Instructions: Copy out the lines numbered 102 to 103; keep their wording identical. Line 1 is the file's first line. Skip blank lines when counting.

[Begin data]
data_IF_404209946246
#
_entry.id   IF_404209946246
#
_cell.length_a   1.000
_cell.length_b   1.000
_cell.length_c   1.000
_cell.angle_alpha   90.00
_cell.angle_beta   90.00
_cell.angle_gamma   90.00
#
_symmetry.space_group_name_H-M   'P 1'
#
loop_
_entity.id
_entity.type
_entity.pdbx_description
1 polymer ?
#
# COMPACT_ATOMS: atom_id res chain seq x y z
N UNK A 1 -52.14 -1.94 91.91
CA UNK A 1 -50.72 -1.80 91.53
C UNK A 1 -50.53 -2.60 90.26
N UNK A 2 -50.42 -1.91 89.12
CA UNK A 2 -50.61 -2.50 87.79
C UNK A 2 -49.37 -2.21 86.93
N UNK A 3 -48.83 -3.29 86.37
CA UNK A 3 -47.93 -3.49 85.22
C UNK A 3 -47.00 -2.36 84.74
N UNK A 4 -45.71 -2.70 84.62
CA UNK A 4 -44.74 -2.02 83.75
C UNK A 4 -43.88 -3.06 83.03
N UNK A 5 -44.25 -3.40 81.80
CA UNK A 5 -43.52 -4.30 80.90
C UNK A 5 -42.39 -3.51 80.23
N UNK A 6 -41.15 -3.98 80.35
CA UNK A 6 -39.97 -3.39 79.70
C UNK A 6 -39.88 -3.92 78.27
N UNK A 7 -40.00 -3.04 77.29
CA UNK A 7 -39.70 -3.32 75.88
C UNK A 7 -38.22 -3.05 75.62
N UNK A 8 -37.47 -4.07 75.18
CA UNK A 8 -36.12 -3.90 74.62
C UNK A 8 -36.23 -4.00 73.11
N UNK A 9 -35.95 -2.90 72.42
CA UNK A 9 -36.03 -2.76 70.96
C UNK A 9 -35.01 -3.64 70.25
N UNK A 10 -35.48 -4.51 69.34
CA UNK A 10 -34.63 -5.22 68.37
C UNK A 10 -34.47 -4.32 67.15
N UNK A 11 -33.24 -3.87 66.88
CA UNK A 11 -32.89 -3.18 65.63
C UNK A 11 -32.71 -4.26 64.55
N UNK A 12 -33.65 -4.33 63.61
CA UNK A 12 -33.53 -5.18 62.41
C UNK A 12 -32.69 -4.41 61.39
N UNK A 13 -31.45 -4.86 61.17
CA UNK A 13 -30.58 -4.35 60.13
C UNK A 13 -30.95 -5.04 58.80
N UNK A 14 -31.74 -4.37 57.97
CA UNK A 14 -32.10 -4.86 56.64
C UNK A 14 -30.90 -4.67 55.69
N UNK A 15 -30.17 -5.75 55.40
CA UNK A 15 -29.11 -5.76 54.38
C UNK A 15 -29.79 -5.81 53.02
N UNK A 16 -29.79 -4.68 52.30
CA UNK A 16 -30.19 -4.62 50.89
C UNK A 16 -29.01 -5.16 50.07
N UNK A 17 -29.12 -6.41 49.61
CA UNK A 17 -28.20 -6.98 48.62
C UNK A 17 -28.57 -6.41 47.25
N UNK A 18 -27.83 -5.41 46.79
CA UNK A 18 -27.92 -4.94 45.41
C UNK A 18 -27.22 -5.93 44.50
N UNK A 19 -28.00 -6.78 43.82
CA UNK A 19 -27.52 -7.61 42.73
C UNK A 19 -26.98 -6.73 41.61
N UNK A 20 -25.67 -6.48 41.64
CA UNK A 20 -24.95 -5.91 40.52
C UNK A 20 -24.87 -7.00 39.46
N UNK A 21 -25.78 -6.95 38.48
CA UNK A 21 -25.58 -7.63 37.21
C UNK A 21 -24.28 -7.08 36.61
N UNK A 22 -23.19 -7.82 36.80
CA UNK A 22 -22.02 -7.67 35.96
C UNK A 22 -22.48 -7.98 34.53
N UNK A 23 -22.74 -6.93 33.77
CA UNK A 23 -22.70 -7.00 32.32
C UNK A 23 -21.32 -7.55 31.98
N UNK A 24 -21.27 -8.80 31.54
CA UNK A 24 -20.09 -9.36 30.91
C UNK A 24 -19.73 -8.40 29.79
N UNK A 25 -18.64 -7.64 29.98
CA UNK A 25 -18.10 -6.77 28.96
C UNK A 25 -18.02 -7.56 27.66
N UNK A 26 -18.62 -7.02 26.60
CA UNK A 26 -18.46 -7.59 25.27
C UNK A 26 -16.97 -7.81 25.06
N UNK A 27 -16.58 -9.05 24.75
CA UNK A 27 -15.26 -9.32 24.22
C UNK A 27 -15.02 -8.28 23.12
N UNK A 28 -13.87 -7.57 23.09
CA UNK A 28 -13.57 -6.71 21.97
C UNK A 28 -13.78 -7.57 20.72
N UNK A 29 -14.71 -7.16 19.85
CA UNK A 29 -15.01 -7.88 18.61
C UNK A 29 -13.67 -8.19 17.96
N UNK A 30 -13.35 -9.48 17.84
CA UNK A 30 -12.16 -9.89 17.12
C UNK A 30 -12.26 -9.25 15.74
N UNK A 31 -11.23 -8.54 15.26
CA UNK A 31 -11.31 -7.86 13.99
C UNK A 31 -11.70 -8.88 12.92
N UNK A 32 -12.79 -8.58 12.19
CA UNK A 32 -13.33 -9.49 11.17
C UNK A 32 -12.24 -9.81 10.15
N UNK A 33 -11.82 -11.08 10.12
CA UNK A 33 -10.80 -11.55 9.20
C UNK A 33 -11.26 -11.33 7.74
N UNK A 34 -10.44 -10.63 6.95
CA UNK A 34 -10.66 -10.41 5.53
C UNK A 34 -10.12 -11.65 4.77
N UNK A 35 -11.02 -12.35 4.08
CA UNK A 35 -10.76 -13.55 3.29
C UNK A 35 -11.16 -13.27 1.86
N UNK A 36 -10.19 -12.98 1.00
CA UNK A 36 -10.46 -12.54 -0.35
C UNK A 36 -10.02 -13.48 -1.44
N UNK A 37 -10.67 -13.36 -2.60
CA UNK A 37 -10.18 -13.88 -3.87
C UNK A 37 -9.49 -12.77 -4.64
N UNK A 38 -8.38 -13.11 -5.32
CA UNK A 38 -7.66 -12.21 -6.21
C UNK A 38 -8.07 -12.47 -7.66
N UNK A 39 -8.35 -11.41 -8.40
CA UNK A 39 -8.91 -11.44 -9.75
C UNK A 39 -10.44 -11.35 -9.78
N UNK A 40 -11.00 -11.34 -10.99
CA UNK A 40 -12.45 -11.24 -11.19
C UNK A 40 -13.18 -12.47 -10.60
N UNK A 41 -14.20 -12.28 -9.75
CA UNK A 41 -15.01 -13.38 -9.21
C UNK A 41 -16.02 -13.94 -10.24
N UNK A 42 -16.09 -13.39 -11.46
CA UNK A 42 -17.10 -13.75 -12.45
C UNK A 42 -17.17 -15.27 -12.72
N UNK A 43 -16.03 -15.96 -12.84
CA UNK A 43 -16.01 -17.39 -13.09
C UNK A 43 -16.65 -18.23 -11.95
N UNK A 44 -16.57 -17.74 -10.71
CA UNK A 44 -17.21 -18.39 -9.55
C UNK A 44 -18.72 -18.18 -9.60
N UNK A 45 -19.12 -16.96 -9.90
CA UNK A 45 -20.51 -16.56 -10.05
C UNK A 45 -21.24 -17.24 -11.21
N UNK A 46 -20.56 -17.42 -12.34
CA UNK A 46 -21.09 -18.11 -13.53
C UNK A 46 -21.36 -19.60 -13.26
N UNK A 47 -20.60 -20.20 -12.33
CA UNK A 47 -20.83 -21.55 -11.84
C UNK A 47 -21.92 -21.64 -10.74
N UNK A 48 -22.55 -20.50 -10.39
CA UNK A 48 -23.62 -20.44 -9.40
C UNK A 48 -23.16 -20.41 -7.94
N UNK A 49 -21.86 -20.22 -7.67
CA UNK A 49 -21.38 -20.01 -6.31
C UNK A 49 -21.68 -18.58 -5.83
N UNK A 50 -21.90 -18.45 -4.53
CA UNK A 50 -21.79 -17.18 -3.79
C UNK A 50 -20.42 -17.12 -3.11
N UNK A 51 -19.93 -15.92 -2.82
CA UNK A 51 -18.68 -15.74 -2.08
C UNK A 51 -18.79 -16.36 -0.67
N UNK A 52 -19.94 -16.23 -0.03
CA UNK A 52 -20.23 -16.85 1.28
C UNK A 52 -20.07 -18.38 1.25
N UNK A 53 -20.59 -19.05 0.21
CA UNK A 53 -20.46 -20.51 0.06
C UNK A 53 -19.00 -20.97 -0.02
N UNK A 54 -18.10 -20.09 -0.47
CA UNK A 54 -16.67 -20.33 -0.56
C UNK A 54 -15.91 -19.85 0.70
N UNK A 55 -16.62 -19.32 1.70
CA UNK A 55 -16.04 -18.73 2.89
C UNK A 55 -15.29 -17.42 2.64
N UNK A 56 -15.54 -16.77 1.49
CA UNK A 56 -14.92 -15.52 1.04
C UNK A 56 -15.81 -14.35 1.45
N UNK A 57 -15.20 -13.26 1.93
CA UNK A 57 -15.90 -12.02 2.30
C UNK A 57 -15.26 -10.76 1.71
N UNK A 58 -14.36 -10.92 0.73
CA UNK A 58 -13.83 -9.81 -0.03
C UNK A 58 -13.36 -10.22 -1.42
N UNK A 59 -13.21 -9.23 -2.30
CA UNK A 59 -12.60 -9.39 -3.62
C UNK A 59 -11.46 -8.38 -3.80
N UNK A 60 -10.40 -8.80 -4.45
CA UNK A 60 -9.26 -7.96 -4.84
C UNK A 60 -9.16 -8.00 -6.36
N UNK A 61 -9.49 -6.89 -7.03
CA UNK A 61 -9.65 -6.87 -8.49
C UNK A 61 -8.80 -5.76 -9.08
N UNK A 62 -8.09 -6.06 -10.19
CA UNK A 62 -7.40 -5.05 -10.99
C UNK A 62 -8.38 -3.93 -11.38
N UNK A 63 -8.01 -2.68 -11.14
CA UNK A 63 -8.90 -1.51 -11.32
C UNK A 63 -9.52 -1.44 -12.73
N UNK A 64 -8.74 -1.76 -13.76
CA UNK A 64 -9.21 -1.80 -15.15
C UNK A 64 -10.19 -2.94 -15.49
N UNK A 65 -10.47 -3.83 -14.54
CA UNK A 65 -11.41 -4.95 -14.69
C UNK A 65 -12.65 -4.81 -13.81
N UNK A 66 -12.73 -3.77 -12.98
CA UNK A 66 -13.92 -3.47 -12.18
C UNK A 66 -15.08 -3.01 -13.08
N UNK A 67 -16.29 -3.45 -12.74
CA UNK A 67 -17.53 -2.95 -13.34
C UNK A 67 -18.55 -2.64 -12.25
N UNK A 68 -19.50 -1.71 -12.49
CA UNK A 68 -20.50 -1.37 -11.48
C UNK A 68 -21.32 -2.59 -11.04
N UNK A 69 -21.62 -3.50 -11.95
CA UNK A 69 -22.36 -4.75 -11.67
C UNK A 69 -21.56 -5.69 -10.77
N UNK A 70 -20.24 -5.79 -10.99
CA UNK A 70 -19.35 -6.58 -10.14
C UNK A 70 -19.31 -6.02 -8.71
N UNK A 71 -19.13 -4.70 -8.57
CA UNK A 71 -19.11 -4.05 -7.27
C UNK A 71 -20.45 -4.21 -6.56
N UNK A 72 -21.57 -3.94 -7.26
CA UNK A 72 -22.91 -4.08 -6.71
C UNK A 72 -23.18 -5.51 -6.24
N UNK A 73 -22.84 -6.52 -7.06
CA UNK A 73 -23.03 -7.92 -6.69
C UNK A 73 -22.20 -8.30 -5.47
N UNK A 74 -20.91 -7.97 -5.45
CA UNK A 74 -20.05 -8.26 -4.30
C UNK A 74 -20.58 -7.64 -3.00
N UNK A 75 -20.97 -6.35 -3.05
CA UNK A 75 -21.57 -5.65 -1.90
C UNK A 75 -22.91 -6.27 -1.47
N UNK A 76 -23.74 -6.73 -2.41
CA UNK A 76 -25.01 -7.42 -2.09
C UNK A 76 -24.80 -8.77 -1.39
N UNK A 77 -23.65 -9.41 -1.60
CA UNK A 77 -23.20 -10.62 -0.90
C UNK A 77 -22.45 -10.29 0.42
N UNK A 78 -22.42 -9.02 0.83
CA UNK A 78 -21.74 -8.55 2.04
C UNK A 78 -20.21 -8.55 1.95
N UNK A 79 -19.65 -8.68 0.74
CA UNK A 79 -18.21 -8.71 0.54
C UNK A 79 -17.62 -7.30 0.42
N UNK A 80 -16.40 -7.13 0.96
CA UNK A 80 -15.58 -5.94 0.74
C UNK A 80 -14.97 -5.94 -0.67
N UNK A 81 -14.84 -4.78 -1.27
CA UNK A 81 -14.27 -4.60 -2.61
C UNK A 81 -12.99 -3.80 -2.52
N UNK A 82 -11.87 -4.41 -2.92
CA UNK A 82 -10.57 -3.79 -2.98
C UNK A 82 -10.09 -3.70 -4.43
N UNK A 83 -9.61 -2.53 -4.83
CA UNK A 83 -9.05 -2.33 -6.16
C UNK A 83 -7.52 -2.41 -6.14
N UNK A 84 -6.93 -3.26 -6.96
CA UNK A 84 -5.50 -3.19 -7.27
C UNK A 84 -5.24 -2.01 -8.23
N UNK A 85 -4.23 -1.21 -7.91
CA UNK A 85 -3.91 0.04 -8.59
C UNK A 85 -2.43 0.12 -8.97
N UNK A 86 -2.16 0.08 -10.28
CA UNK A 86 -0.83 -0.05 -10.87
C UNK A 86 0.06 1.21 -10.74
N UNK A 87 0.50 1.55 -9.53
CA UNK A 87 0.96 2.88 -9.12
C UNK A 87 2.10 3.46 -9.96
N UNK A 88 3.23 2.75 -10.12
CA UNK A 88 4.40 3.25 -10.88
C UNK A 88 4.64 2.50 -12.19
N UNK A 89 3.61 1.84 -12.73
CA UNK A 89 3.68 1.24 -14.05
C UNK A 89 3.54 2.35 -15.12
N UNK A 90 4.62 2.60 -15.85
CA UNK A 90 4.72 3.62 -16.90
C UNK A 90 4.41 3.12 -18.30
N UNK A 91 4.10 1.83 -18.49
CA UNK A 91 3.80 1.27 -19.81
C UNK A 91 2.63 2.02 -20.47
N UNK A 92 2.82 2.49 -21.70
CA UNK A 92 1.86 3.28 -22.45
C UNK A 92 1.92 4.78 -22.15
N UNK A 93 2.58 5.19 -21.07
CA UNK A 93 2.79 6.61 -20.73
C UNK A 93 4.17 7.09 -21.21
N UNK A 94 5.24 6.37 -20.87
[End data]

N UNK A 28 -13.87 -7.57 23.09
CA UNK A 28 -13.57 -6.71 21.97